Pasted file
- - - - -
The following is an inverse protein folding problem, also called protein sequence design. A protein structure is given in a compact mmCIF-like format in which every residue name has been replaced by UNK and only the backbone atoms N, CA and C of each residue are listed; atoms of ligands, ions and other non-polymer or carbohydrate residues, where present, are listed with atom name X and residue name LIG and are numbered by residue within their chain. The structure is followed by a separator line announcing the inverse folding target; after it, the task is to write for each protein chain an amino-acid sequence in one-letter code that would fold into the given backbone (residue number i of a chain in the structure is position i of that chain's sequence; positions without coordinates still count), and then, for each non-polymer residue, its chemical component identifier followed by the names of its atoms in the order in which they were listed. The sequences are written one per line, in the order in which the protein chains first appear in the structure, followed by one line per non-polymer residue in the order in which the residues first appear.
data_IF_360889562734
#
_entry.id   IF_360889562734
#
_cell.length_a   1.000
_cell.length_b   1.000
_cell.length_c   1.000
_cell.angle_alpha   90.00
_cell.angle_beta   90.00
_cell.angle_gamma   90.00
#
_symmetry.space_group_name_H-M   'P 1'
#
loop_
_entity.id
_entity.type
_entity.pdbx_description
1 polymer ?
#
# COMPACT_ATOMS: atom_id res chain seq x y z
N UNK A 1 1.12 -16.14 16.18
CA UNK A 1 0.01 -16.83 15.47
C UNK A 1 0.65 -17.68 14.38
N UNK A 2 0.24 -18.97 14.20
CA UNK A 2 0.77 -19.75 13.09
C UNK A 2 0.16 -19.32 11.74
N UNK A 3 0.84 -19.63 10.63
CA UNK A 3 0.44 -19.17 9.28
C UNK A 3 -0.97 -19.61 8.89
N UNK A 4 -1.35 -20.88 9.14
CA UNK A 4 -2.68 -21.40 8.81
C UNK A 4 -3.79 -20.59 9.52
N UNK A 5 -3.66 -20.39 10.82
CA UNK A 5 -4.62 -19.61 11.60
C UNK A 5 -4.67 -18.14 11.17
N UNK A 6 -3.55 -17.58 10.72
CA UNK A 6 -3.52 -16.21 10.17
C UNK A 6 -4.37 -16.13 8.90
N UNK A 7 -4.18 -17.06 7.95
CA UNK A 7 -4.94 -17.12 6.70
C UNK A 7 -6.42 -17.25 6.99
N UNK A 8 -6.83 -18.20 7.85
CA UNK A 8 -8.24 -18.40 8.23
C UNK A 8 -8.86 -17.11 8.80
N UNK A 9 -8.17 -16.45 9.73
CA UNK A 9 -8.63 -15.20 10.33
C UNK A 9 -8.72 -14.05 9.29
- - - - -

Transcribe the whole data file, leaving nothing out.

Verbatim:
The following is an inverse protein folding problem, also called protein sequence design. A protein structure is given in a compact mmCIF-like format in which every residue name has been replaced by UNK and only the backbone atoms N, CA and C of each residue are listed; atoms of ligands, ions and other non-polymer or carbohydrate residues, where present, are listed with atom name X and residue name LIG and are numbered by residue within their chain. The structure is followed by a separator line announcing the inverse folding target; after it, the task is to write for each protein chain an amino-acid sequence in one-letter code that would fold into the given backbone (residue number i of a chain in the structure is position i of that chain's sequence; positions without coordinates still count), and then, for each non-polymer residue, its chemical component identifier followed by the names of its atoms in the order in which they were listed. The sequences are written one per line, in the order in which the protein chains first appear in the structure, followed by one line per non-polymer residue in the order in which the residues first appear.
data_IF_360889562734
#
_entry.id   IF_360889562734
#
_cell.length_a   1.000
_cell.length_b   1.000
_cell.length_c   1.000
_cell.angle_alpha   90.00
_cell.angle_beta   90.00
_cell.angle_gamma   90.00
#
_symmetry.space_group_name_H-M   'P 1'
#
loop_
_entity.id
_entity.type
_entity.pdbx_description
1 polymer ?
#
# COMPACT_ATOMS: atom_id res chain seq x y z
N UNK A 1 1.12 -16.14 16.18
CA UNK A 1 0.01 -16.83 15.47
C UNK A 1 0.65 -17.68 14.38
N UNK A 2 0.24 -18.97 14.20
CA UNK A 2 0.77 -19.75 13.09
C UNK A 2 0.16 -19.32 11.74
N UNK A 3 0.84 -19.63 10.63
CA UNK A 3 0.44 -19.17 9.28
C UNK A 3 -0.97 -19.61 8.89
N UNK A 4 -1.35 -20.88 9.14
CA UNK A 4 -2.68 -21.40 8.81
C UNK A 4 -3.79 -20.59 9.52
N UNK A 5 -3.66 -20.39 10.82
CA UNK A 5 -4.62 -19.61 11.60
C UNK A 5 -4.67 -18.14 11.17
N UNK A 6 -3.55 -17.58 10.72
CA UNK A 6 -3.52 -16.21 10.17
C UNK A 6 -4.37 -16.13 8.90
N UNK A 7 -4.18 -17.06 7.95
CA UNK A 7 -4.94 -17.12 6.70
C UNK A 7 -6.42 -17.25 6.99
N UNK A 8 -6.83 -18.20 7.85
CA UNK A 8 -8.24 -18.40 8.23
C UNK A 8 -8.86 -17.11 8.80
N UNK A 9 -8.17 -16.45 9.73
CA UNK A 9 -8.63 -15.20 10.33
C UNK A 9 -8.72 -14.05 9.29